Pros: Great storytelling and amazing acting
Cons: Special effects still occasionally don't work
The Bottom Line:
And I can't miss a second
"Ogres? As in Fee Fi Fo Fum?" "Those Would be Giants."
"Ogres? As in Fee Fi Fo Fum?" "Those Would be Giants."
I was beginning to think the high concept serial drama was dying on TV. I know if I found a show that interested me, it would be lucky to last one season. All that changed with Once Upon a Time. While some people got frustrated with season 2, I found it just as addicting as season 1.
If you missed the show, here’s the premise. All the fairytale characters we know and love (and a few other miscellaneous characters) are trapped in the town of
Storybrooke, Maine. The curse is the result of Regina, aka Snow White’s evil step mother
(Lana Parrilla). As season 1 opened,
Emma Swan (Jennifer Morrison) arrived in town.
Some believed she could break the curse even though she's never been to
the town before. But first, she’d have
to believe that the residents of the town are even under a curse and she has a
connection to them. Along the way, we
get flashbacks to the character’s lives before the curse that tell us parts of
their back story we never knew before while still fitting in with the
fairytales we already know and love.
Now, before we go any further, let’s issue a massive season 1 spoiler alert. There is no way we can discuss what happens here without spoiling season 1, especially how it ends. If you don’t know and want to find out as you watch, I’ll give you the cliff notes version. The show’s still great. Now go watch season 1 already.
Now that we’ve got that out of the way….
This season picks up moments after season 1 ended. Everyone’s thrill at remembering who they are now that the curse is broken is short lived with the arrival of magic thanks to Mr. Gold/Rumplestiltskin (Robert Carlyle) and the fact that they haven’t returned to
, their old home. Enchanted
But all that changes quickly as Mary Margaret/Snow White (Ginnifer Goodwin) and Emma get sucked through a portal to another world. There, they have to team up with Aurora and Mulan (guest stars Sarah Bolger and Jamie Chung) in a quest to get home. Unfortunately,
Regina’s evil mother Cora and Captain Hook (guest
stars Barbara Hershey and Colin O'Donoghue) are looking to get to Storybrooke
for their own reasons. Can Emma and Mary
Margaret return home without these unwelcome passengers?
Meanwhile, the residents of Storybrooke are trying to figure out how to go home. Mr. Gold, however, doesn’t want to return. In fact, he has his own mission that requires him to leave the town limits – if he can. And his feelings for Belle (Emilie de Ravin) are just going to complicate everything.
Quite obviously, there is a lot going on here. The characters and stories set in motion by season 1 are followed up here as we get the next chapter in their lives. You can tell that part way through, the writer’s changed the direction they intended to go for the season, but they actually still make it work. In fact, I’m amazed at how they continue to set up and pay off plot points - sometimes weeks apart from each other. I’m sure at some point they will slip up and contradict themselves, but so far I haven’t caught it.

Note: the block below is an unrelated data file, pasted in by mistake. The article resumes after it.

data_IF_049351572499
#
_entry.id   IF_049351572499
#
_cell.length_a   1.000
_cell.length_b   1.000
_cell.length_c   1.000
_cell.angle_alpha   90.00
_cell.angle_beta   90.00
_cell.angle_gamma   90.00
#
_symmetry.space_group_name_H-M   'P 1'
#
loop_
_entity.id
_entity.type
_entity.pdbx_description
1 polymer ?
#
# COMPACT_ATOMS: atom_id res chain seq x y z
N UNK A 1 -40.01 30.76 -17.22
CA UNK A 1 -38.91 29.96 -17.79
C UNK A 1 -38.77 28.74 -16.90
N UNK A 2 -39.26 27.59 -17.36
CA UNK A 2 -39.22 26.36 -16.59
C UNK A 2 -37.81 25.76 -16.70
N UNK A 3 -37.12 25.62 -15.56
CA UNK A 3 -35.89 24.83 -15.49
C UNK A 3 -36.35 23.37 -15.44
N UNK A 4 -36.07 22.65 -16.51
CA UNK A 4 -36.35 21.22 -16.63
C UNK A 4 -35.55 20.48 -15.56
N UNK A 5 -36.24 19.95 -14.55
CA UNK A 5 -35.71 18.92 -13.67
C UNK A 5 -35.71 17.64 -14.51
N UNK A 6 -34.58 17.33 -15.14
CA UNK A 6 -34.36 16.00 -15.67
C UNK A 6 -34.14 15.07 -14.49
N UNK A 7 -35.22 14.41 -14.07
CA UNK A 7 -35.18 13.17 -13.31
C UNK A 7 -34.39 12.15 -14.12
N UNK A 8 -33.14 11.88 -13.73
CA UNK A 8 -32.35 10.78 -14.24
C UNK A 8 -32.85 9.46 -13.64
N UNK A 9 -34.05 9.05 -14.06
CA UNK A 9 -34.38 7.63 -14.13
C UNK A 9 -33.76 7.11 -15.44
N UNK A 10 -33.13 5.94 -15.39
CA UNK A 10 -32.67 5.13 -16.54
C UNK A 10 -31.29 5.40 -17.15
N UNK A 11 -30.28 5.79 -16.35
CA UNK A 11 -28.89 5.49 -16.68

The creators of this show were two of the writers on Lost, and you can certainly tell in how the stories are told each week, including the flashbacks. However, they do something that Lost never did – pay us for our loyalty with answers. We get some pretty amazing questions at times, and most of them are resolved again by the end of the season. Oh, we’ve still got a few lingering ones from season 1, and they set us up with a big cliffhanger going into season 3, but for the most part we get a self-contained story in this season. Since I felt we never got payoff to the big questions on Lost, I appreciate this approach to things much more.
And the acting? Can this cast deliver! These are complex characters, and the actors are put through their paces on a regular basis. But they never miss a beat. This is especially true of Lana Parrilla as
Regina and Robert Carlyle
as Gold who are given a much bigger change to shine as actors this season. They were already the best characters, and
it’s still true here.
Sadly, the special effects sometimes fall apart. On the whole, they seem better than last season, but every one in a while, I’ll spot something that looks very fake. But I have to remind myself that they are creating stunning visuals on a TV budget every week. It happens. Besides, the characters and story are always more than enough to make up for any weaknesses here.
The season is available on both Blu-ray and DVD. For your money, you get 22 hour long episodes in wide screen and full surround. If you've got the money, go for the Blu-ray. This looks great in high definition. Extras include the standard bloopers and deleted scenes. There are also audio commentaries and three featurettes. One is a genealogy for some of the characters. There is also a look at Hook and a look at the female characters on the show.
So if you haven’t taken the plunge to season 2 yet, now’s the perfect time. Season 3 doesn’t debut for several weeks yet, so buy this set and immerse yourself once again in Once Upon A Time.
Season 2 Episodes:
2. We Are Both
3. Lady of the
4. The Crocodile
5. The Doctor
7. Child of the Moon
8. Into the Deep
9. Queen of Hearts
10. The Cricket Game
11. The Outsider
12. In the Name of the Brother
15. The Queen is Dead
16. The Miller's Daughter
17. Welcome to Storybrooke
18. Selfless, Brave, and True
20. The Evil Queen
21. Second Star to the Right
22. And Straight on 'Til Morning